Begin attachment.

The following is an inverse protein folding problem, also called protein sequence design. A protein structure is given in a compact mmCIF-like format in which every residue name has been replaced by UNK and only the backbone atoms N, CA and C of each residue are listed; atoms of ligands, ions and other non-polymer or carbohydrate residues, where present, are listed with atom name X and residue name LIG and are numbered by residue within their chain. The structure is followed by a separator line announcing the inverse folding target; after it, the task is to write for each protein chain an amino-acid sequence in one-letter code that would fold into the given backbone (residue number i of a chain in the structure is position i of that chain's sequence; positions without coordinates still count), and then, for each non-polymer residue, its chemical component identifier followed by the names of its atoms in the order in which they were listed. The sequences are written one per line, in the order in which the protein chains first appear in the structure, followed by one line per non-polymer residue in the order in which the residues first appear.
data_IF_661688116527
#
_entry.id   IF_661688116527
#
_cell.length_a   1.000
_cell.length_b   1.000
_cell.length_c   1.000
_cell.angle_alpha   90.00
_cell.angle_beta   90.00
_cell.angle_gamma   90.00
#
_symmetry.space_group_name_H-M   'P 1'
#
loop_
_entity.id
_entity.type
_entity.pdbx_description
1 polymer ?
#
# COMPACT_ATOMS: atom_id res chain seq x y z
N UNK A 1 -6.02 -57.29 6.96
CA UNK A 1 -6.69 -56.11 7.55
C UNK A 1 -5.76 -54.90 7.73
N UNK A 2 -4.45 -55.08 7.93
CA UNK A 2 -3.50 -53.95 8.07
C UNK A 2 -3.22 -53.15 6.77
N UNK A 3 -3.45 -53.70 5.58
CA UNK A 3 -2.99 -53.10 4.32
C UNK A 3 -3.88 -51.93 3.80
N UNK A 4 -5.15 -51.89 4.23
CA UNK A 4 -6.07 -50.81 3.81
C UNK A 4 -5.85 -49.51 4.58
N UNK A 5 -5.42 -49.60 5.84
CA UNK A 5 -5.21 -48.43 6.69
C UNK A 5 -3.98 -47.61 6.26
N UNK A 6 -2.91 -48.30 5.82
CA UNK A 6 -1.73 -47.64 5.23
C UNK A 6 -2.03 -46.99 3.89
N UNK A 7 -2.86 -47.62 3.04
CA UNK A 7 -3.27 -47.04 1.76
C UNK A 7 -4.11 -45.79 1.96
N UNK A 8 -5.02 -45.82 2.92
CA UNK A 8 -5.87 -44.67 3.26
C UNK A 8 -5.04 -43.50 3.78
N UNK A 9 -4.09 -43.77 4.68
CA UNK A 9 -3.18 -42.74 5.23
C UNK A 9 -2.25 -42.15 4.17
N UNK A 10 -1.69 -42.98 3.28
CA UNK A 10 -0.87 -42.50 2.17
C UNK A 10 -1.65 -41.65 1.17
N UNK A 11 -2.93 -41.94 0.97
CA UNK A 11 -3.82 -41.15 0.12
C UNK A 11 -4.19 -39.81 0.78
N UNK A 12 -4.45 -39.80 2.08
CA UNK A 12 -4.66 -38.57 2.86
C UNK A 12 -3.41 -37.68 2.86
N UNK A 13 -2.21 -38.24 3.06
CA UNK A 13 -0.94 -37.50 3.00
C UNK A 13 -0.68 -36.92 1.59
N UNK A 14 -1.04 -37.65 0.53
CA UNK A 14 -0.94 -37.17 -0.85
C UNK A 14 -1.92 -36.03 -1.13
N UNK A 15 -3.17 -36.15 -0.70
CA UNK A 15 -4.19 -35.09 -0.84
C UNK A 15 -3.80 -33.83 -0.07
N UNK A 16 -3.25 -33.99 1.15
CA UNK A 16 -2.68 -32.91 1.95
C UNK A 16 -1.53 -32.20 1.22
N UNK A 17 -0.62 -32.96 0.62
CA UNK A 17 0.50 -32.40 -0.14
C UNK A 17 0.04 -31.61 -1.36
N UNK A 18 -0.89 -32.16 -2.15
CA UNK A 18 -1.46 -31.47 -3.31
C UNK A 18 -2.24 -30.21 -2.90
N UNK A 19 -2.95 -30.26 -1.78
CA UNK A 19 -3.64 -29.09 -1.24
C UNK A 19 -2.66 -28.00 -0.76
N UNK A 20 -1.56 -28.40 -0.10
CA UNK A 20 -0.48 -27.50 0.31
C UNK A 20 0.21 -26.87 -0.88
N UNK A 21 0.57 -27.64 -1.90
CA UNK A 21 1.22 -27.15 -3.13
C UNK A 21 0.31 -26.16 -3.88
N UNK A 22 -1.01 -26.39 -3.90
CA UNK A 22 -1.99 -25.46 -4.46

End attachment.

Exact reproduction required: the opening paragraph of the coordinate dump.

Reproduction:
The following is an inverse protein folding problem, also called protein sequence design. A protein structure is given in a compact mmCIF-like format in which every residue name has been replaced by UNK and only the backbone atoms N, CA and C of each residue are listed; atoms of ligands, ions and other non-polymer or carbohydrate residues, where present, are listed with atom name X and residue name LIG and are numbered by residue within their chain. The structure is followed by a separator line announcing the inverse folding target; after it, the task is to write for each protein chain an amino-acid sequence in one-letter code that would fold into the given backbone (residue number i of a chain in the structure is position i of that chain's sequence; positions without coordinates still count), and then, for each non-polymer residue, its chemical component identifier followed by the names of its atoms in the order in which they were listed. The sequences are written one per line, in the order in which the protein chains first appear in the structure, followed by one line per non-polymer residue in the order in which the residues first appear.